3. This supports the case from multiple lines of genetic evidence for a single wave, serial founder effect model of South American indigeneous population structure (with South American genetic diversity being a homogeneous subset of proto-Amerind genetic diversity) in contrast to at least three (proto-Amerind and Na-Dene and Inuit) and maybe four or five (an additional NE North American and an addition Doresett Paleo-Eskimo) waves of mass migration in North America.

    4. EXCEPT for that pocket of C*

    The Altaic link you note on the maps makes it pretty clear that C* could not have been from Austonesian maritime exchange that brought the Kumura from South America to Oceania and some possible minor Oceania to South American traces. The attunated nature of the traces left on both sides suggest that only a handful of voyages may have been involved in the Oceania-South America link.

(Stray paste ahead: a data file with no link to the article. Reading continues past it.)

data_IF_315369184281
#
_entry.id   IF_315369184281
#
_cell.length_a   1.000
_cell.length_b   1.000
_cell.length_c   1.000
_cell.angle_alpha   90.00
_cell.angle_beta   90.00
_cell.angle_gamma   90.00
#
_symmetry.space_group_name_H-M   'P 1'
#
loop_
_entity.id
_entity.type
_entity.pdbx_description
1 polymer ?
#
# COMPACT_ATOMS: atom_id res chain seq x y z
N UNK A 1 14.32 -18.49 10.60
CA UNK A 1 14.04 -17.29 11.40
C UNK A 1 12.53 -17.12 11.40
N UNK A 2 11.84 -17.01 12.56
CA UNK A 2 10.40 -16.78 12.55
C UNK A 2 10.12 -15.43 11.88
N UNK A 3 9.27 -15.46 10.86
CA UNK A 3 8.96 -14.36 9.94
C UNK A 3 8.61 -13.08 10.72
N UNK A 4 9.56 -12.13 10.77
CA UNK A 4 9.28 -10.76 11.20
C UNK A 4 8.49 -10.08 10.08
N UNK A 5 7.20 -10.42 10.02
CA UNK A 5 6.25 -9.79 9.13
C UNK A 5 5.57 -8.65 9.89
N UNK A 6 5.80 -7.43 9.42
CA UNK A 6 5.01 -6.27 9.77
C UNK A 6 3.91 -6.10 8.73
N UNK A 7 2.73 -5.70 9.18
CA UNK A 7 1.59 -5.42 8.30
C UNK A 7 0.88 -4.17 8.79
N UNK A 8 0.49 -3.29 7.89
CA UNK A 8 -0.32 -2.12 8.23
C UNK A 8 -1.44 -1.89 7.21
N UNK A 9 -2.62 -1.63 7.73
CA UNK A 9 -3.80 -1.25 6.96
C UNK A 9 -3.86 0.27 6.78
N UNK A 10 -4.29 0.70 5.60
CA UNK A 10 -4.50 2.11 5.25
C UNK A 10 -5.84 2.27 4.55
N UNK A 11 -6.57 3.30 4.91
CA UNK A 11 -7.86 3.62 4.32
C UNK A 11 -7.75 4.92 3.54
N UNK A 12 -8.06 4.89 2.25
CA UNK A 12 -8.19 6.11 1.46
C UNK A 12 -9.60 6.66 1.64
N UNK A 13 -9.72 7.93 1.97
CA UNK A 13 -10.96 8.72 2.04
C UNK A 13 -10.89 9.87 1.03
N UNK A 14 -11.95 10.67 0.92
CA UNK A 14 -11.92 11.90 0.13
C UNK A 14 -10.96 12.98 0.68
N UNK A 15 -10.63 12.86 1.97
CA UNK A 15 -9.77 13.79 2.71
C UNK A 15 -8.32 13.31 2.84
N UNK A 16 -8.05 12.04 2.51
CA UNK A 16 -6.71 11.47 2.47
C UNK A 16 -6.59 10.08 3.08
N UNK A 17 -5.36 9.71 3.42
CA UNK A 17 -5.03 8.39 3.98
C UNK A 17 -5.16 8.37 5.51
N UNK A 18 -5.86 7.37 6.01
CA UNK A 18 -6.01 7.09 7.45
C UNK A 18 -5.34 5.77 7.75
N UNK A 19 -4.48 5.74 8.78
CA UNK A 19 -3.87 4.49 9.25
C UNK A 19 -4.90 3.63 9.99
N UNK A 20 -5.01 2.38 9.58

C* therefore had to get to Ecuador separately via the Pacific Coast of North America and then South America without leaving traces anywhere else - which is not how a full fledged "wave" of migration at any thousands of year old time period would look.

    While a founder effect in the initial wave of Amerind migration is possible, the absence of any other traces of it upstream or downstream in an otherwise monolithically genetically homogeneous population has problems as well. It would have had to have been a very low frequency part of the initial founding population of the Americas (perhaps just one individual) who left no decendents at any early stage of the migration to South American and did not have any of his descedents participate in further settlement (or had so few that they dropped out due to genetic drift despite a wildly expanding population in virgin territory). And, if that had happened, it should have had some distinct New World only variants by then.